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Commuter trains leave from middletown for centerville every hour on the hour. The triptakes 3 hours. Each train waits at the centerville train depot for a half hour and then returns to middletown. If the return trip also takes 3 hours, how many trains will each train pass (going in the oposite direction) during the round trip?

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What have you tried so far? –  Daryl Dec 16 '12 at 4:12
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The train travels at one direction for 3 hours and each train leaves in 1hour intervals with the same speed. The trains are going at opposite directions. So, the speed they approach to one another doubles-- within the 3 hour period, a train sees 6 trains in the opposite direction. If those other trains were stationary on the road, the train would see 3 of them. But they are no the road at every hour to get into the 3-hour period the train is travelling. Same thing in both directions-- adds up to 12.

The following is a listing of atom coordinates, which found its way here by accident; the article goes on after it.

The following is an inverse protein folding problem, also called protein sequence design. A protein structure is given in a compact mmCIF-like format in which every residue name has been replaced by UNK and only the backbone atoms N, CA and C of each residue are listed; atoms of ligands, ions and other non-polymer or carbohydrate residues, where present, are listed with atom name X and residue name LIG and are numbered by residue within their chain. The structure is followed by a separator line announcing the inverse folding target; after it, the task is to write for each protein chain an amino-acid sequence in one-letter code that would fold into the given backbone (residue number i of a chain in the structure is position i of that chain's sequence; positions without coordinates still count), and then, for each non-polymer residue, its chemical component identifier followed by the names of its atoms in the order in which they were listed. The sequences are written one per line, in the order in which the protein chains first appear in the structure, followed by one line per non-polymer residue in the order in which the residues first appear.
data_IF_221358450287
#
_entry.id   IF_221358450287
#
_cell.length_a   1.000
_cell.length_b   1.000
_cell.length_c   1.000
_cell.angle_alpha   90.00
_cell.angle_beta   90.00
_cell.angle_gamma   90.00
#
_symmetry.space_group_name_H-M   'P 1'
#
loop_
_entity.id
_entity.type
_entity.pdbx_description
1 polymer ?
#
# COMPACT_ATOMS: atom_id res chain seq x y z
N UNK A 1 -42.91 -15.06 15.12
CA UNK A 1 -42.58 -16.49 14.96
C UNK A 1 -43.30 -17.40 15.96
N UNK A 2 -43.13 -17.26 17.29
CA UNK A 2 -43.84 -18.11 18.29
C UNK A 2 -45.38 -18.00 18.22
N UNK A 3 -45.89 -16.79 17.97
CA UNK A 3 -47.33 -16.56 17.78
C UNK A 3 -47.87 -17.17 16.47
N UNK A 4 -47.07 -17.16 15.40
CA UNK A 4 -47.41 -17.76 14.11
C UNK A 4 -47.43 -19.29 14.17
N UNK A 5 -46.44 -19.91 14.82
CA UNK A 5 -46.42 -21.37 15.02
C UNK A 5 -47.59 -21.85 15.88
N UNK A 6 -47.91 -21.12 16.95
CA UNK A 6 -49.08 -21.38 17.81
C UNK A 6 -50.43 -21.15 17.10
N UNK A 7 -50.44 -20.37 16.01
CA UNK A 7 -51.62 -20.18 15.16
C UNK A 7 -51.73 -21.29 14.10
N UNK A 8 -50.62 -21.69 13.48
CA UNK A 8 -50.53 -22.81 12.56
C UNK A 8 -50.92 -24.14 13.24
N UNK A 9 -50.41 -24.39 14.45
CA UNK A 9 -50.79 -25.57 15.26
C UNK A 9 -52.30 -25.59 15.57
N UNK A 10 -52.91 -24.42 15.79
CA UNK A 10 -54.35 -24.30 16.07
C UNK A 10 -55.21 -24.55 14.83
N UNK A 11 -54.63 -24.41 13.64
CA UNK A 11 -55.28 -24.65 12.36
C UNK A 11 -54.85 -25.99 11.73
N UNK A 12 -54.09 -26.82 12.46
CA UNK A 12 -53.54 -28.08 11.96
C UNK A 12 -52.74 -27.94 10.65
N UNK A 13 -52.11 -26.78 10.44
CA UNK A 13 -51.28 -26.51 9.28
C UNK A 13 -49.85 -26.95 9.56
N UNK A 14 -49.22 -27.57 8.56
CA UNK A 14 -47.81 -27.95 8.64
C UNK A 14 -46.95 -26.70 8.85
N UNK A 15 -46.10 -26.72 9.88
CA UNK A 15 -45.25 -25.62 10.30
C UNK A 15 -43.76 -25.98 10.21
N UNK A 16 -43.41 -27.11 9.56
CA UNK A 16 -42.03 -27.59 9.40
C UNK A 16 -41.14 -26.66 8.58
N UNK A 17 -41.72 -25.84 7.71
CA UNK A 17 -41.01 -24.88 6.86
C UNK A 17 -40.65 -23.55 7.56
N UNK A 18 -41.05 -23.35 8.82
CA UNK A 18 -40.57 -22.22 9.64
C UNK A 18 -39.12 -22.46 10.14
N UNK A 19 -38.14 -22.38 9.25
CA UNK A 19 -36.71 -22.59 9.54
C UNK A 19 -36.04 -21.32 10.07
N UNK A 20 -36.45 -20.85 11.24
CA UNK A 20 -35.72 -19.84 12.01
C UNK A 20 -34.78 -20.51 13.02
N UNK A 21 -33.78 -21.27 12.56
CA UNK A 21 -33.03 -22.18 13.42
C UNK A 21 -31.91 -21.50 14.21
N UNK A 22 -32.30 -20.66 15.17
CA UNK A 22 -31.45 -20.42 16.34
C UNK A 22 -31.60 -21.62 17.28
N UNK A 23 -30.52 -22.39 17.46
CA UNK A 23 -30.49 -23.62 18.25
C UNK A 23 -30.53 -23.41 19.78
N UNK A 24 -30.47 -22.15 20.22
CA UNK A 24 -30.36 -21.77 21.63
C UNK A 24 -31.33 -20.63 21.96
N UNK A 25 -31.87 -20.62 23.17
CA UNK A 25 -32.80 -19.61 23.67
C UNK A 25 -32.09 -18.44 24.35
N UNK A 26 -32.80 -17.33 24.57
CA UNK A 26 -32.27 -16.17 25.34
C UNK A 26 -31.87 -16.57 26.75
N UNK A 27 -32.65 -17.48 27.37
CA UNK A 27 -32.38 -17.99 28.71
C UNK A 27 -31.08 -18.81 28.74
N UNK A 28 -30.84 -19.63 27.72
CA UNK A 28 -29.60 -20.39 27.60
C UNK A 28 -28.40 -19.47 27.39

Getting into the numbers, suppose the train leaves middletown at noon to arrive at 3:30. The period 12:00-3:30 is the period the trains to travel back to centerville during the intervals 9:30-12:30, 10:30-1:30, ..., 2:30-5:30 are on the road and that's 6 of them. The train sees them all. Same thing for the other direction.

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Hint: When train x leads Middletown, how many trains are on the way there from Centerville? Train x will pass each of them, plus those that leave Centerville in the next 3 hours. Is the situation symmetrical going both ways?

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What did you add to your original answer in the edit Dan Christensen ? –  ashley Dec 16 '12 at 19:13
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